Eventually a hardware revision will need to be made, such as for previous state after power, which is when all the other hardware changes will be made. Whether or not that makes people retire their current devices early is up to them, although I’d prefer only relay units be replaced with state-saving models. For me personally, it would take a game-changing revision for me to buy any more units, such as multi-day battery life and/or standalone capabilities.

Looking back at the pictures I took when I built my goTennaMod, it looks like the existing case could accommodate being made to separate upper half from bottom half and be held together with a screw, allowing for easy access to the internals while retaining existing specs. Instead of the battery being soldered directly to the board, use a JST connector. This would also allow goTenna to easily sell two variants. One could be a dedicated relay that ships with a capacitor pack so thermal concerns more or less go right out the window, the other being the stock goTenna Mesh with lithium ion battery.

As for data retention when the battery is removed, the app automatically provisions the device when connected, so I don’t think that is an issue. I don’t recall having to re-pair my Mod unit after changing the battery pack, and I didn’t take any care to retain power the whole time the unit was apart. My board sat for hours with no battery connected.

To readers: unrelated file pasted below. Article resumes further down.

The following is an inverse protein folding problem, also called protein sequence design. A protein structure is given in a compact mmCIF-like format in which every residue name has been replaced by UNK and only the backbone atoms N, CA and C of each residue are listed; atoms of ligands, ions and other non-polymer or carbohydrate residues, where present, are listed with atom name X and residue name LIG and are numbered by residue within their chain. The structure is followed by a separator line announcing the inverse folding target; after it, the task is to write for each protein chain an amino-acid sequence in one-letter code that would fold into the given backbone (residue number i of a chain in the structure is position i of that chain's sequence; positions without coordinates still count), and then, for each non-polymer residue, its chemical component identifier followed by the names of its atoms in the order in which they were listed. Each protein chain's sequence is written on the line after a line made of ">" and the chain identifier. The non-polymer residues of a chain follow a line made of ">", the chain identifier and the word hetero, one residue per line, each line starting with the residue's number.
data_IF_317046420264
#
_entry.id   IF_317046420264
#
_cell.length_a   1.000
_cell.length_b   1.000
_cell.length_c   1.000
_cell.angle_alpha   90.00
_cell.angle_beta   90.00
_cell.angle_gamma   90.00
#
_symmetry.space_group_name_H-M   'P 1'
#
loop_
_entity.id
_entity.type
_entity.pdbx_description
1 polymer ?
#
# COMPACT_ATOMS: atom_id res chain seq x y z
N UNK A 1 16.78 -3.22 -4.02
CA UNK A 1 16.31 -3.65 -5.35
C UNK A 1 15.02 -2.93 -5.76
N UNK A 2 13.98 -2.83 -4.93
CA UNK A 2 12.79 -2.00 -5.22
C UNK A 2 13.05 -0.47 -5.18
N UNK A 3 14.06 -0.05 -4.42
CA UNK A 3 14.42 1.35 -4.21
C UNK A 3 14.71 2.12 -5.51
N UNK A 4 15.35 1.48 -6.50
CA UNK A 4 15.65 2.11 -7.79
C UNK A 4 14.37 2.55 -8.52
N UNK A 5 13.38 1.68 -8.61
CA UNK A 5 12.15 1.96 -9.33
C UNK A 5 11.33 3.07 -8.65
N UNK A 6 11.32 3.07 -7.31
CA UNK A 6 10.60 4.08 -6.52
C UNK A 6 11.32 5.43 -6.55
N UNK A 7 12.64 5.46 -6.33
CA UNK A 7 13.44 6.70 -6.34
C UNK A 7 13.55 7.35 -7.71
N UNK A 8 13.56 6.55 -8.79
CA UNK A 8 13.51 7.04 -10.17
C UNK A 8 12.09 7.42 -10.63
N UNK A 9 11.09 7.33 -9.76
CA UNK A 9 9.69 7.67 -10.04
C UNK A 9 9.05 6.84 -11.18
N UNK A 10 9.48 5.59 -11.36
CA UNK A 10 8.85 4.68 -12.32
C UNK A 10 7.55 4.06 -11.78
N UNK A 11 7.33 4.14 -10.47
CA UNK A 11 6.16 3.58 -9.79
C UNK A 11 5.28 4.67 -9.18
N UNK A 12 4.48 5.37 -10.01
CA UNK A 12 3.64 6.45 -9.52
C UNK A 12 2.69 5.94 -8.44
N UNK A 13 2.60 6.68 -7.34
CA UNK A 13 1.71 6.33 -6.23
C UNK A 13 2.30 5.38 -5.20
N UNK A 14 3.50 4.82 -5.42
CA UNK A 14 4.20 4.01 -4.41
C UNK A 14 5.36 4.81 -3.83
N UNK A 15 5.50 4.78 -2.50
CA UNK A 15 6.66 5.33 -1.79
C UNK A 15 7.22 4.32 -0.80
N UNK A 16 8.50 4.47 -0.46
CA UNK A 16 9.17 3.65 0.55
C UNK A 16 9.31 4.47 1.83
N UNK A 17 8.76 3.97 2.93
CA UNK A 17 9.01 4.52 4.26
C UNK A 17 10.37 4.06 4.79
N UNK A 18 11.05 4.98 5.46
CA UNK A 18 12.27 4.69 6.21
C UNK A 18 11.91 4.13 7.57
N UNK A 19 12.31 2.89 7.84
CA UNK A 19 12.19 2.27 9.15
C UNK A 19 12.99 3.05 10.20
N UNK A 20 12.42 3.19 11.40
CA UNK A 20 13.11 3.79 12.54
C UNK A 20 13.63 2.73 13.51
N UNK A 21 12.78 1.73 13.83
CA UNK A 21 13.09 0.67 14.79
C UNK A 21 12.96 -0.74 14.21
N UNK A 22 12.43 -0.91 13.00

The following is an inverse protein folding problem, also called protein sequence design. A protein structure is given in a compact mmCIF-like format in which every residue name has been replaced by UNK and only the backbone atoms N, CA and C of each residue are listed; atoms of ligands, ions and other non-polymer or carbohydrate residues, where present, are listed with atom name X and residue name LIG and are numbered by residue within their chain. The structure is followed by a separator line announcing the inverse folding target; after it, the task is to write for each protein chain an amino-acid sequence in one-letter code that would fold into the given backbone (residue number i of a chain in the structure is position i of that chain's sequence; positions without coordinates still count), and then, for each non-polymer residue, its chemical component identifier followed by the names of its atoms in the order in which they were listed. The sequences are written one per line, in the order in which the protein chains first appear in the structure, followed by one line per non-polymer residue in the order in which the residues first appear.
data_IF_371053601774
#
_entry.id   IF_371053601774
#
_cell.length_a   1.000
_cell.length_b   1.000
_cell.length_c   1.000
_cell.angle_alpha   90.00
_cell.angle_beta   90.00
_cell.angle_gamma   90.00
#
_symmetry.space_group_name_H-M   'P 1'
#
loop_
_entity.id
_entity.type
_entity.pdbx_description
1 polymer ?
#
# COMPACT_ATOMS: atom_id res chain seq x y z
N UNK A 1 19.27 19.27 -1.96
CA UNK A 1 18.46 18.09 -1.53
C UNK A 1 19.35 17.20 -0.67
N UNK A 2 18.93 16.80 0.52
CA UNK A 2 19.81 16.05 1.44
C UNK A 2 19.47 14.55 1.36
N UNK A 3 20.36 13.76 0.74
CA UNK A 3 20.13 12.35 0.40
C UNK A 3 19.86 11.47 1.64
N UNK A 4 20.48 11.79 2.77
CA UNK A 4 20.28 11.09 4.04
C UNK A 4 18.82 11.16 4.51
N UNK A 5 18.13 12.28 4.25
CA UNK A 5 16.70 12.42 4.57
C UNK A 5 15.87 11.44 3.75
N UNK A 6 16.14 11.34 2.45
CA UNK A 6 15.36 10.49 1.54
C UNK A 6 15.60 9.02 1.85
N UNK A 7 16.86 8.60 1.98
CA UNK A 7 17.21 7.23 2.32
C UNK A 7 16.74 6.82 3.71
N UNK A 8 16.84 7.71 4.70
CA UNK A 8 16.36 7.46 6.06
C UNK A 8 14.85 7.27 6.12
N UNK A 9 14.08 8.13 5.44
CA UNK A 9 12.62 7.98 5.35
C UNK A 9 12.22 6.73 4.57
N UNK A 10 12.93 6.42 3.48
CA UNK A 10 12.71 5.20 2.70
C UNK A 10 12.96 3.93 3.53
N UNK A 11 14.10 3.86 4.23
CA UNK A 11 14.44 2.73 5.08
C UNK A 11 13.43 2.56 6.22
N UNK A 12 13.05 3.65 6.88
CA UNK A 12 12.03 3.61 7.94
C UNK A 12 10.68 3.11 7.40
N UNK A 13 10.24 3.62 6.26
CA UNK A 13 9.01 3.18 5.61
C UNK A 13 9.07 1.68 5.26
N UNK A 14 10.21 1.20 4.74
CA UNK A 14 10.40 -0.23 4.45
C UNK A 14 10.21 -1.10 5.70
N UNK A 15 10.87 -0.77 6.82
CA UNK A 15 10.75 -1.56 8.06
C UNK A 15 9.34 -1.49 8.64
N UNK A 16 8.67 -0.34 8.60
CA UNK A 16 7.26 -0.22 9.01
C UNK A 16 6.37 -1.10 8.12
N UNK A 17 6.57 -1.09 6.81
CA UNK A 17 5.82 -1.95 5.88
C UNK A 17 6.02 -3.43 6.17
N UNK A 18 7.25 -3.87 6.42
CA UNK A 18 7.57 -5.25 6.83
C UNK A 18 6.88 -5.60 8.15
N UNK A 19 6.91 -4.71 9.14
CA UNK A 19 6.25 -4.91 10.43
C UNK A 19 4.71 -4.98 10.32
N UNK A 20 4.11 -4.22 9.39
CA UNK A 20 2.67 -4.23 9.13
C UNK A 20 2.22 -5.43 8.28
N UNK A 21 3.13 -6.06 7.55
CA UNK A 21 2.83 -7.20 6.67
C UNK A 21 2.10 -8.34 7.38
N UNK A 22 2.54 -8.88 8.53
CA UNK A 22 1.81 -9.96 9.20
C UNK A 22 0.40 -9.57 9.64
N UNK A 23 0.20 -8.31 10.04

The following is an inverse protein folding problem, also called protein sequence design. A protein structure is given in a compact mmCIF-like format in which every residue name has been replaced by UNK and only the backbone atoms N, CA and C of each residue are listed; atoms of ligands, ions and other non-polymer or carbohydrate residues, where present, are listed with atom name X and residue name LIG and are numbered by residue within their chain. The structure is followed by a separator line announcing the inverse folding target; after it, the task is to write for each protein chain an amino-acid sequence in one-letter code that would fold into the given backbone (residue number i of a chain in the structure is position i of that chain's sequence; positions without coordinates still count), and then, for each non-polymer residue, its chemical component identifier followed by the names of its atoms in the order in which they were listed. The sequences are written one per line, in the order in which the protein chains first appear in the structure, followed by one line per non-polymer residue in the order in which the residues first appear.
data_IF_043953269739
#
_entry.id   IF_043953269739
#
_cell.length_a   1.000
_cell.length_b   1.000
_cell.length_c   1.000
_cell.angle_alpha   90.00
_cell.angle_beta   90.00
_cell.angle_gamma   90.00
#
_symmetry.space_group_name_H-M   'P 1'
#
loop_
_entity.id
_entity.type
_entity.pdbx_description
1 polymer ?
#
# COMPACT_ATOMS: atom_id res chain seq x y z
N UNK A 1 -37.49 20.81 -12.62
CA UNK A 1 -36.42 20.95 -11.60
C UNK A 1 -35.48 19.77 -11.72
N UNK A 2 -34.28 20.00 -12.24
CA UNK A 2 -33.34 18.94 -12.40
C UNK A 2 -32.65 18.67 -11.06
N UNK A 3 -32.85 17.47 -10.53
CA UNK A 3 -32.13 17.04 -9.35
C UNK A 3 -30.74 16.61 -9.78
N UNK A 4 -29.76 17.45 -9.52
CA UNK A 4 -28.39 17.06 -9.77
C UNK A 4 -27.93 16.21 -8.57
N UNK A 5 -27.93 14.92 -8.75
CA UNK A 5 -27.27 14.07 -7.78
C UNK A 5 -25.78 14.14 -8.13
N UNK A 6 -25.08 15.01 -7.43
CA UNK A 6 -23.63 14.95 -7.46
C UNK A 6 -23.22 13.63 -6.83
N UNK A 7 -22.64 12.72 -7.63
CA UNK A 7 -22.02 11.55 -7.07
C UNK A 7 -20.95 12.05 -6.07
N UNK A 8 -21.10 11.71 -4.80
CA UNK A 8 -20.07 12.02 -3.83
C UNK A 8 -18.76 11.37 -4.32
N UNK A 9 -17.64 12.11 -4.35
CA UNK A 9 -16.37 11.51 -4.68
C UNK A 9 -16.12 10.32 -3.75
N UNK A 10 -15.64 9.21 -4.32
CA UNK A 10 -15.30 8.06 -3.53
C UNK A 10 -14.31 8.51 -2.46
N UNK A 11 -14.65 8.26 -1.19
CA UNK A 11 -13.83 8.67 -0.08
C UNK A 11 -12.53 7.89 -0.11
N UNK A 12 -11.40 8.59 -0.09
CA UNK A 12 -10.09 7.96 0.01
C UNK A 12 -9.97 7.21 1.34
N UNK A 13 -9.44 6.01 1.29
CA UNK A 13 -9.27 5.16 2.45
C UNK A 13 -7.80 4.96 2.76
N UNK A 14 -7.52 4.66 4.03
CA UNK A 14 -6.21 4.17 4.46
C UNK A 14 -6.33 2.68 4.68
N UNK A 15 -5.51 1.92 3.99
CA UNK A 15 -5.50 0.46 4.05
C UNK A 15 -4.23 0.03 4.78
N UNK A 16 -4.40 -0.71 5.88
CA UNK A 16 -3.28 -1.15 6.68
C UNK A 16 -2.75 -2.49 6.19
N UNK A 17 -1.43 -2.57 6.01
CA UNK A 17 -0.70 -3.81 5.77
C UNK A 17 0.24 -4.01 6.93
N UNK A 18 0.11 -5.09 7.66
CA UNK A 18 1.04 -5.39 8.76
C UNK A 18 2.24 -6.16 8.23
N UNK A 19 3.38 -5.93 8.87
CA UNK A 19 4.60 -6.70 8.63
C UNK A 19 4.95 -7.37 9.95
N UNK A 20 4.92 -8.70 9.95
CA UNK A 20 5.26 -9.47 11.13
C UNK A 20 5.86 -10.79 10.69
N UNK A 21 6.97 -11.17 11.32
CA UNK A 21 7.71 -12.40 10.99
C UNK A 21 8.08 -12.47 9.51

Even as a DIY person, wouldn’t it be nice to be able to simply remove a screw and have access to the internals rather than going through the headache of splitting the welded case open, potentially destroying it in the process?


Why do you need a circuit to maintain power?


I suspect that the case being made this way is not much about the battery at all and more about waterproofing and case strength. The FCC requires that the antenna not be user-exchangeable so that the unit can’t be easily modified to exceed the max ERP. I suspect that the sealed case is related to the same general goal of discouraging user modification through discouraging easy access, while keeping moisture out. It’s the simplest, cheapest solution to meeting multiple design requirements. Once you put a door in it, accomplishing the same goals is going to be more expensive and will create the need to rethink the way the case is made.